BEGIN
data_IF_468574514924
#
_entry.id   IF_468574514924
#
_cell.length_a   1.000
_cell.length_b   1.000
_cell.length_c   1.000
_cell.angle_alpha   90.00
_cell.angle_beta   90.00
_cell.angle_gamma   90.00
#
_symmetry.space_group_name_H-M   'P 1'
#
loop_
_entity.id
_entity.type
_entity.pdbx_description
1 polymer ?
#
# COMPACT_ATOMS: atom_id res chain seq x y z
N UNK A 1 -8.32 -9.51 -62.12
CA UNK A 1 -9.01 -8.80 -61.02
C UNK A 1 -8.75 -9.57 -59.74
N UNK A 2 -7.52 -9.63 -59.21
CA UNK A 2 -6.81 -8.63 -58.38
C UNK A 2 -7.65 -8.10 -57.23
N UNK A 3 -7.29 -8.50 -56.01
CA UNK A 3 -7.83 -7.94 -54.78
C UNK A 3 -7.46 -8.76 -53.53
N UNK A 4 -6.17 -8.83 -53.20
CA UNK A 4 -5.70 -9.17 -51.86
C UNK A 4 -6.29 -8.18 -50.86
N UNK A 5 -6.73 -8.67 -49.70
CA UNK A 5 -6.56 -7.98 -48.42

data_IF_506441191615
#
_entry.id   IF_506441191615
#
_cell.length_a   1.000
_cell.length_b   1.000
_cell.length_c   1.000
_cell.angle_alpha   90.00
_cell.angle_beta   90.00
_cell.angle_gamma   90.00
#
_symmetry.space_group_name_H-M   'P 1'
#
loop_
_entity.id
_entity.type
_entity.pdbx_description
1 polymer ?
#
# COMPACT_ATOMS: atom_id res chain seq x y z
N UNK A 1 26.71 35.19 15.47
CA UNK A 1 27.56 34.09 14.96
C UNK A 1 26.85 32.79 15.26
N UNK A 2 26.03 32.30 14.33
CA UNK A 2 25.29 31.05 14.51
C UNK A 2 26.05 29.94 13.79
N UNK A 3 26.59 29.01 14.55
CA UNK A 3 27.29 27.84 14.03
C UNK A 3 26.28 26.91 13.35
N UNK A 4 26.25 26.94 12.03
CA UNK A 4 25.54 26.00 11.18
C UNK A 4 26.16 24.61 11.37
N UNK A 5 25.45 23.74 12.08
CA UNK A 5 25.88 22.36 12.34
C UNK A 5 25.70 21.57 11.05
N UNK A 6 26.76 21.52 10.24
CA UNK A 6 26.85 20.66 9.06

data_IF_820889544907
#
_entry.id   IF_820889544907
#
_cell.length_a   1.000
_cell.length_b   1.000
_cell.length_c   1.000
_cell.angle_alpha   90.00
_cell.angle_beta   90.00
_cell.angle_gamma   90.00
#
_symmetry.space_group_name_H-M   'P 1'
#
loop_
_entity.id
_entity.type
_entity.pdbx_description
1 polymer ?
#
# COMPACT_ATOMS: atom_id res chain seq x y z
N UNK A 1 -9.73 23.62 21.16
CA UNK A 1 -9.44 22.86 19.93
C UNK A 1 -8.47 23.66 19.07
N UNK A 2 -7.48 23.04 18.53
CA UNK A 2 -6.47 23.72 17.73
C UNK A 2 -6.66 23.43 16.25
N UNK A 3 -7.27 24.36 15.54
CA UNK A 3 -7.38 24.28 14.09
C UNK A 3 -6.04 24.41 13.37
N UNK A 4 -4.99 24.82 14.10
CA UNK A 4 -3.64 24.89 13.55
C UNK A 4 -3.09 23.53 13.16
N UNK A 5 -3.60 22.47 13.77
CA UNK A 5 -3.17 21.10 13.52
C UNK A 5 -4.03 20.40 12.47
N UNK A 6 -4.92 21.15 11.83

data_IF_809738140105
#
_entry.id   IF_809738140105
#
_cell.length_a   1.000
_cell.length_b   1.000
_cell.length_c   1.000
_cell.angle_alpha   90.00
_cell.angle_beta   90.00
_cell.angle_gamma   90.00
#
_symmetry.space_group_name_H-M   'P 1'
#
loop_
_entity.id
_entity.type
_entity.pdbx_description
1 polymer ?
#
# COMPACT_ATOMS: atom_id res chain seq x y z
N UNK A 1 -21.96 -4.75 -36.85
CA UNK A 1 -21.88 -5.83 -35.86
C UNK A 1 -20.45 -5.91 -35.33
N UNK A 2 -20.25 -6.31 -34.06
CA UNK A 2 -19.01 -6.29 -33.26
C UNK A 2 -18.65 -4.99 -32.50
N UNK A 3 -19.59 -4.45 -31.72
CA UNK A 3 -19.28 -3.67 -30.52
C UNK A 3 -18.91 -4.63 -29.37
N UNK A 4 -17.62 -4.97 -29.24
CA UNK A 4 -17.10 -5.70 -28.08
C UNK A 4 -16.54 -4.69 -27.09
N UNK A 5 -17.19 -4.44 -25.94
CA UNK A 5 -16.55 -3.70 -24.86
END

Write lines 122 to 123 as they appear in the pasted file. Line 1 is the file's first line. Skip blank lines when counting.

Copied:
_entity.id
_entity.type